Maine is something of an anomaly. It’s a rather liberal state with a strong history of supporting gun rights. Anti-gunners have tried to push gun control there and been met with limited success, despite the leftward lean of the state on most other points.
But the shooting in Lewiston threatens to change that.
While it’s unlikely the state will suddenly emulate New York or California, a lot of anti-gun voices feel a lot more confident about their chances to push gun control laws.
One that they’re considering may be one of the most egregiously wrong policies anti-gunners routinely endorse. They want to try and allow lawsuits against gun manufacturers.
Maine lawmakers are set to consider gun-control proposals in the wake of the October mass shooting in Lewiston, including one that would let Mainers sue the gun industry over injuries from illegal firearm sales.
Rep. Rebecca Millett, D-Cape Elizabeth, had introduced the bill last April, about six months before the Oct. 25 mass shooting at a Lewiston bowling alley and bar that left 18 dead and 13 injured. The measure was carried over to 2024 and now has additional importance following Maine’s deadliest mass shooting on record.
It was the subject of contention between groups on both sides of the gun debate last year. The newly updated measure was scheduled to be the first one up for debate this year, though the Legislature’s Judiciary Committee called a hearing on it off due to snow on Tuesday afternoon.
Millett’s bill has several Democratic cosponsors and the support of gun-control advocacy groups such as Moms Demand Action. A National Rifle Association leader argued last year that it “would shut down firearm commerce in Maine overnight.”
Under the proposal, Maine would join eight states including Colorado and New York that have enacted laws since 2021 allowing lawsuits against the firearm industry for illegal conduct, per the Giffords Law Center to Prevent Gun Violence.
Frankly, this is the wrong way to go.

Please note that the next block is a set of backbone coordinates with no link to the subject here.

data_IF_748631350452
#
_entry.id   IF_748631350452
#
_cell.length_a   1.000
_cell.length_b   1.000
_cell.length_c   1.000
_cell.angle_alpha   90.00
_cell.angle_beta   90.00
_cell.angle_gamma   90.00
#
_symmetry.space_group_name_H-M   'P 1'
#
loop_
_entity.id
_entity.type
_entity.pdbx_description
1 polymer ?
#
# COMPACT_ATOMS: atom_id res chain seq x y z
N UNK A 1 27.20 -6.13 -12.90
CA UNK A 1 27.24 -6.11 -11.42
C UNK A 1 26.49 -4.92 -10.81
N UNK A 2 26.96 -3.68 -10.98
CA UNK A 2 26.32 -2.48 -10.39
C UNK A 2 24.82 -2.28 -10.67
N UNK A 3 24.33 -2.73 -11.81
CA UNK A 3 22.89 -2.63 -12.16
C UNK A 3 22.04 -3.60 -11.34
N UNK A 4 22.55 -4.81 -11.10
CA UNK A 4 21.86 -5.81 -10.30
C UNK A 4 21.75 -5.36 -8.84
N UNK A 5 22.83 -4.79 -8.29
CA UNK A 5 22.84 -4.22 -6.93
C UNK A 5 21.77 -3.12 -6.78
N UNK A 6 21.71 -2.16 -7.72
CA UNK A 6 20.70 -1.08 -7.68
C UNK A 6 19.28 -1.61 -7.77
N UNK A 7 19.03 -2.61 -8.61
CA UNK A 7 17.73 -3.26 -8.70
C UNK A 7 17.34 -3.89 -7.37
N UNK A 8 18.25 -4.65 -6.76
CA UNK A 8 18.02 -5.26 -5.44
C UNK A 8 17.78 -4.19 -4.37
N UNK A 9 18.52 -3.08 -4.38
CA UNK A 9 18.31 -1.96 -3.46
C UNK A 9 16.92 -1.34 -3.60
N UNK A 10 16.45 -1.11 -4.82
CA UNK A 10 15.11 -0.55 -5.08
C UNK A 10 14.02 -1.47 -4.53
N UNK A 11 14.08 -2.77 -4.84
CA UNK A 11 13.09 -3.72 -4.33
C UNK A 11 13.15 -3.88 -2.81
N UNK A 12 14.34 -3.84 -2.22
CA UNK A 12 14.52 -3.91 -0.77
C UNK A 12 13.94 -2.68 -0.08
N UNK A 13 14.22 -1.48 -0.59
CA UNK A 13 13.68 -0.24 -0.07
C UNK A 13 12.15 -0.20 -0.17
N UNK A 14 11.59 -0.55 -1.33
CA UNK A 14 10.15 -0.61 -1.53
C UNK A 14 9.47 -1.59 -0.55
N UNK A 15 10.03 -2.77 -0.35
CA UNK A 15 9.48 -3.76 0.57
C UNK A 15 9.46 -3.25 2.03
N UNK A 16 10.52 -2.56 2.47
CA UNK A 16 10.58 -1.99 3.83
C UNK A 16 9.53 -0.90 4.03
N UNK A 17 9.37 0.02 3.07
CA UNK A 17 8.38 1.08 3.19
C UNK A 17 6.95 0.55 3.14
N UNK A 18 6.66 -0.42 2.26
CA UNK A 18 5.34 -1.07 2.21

Anti-gunners want to pass this in Maine not because it would really accomplish anything to reduce violent crime in the state but because it gives them the opportunity to punish an industry they can’t really punish otherwise.
And I’m still not convinced that the law will stand.
See, the problem with most of these laws is that they try to get around the Protection of Lawful Commerce in Arms Act by attacking the marketing of said guns. What they don’t require, though, is evidence that a killer actually saw any of the marketing.
Now, if advertising of a product is so ubiquitous that it’s impossible to escape it–think tobacco back in the day or beer even today–then you could probably make the case that’s not necessary.
But guns aren’t advertised during Monday Night Football.
For the most part, you almost have to go looking for firearm marketing materials. You have to either consume outdoor-focused media of some form, either written media or television, or actually go to the companies’ social media to see that sort of thing.
Yet somehow, this marketing is driving people to commit murder despite no evidence these people ever saw said marketing? Yeah, I have an issue here, and I wouldn’t be surprised if the courts see it that way in due course.
It’s unlikely Maine’s law will be an exception to this nonsense, either.
Hopefully, despite Lewiston, Maine won’t be stupid enough to pass this atrocity.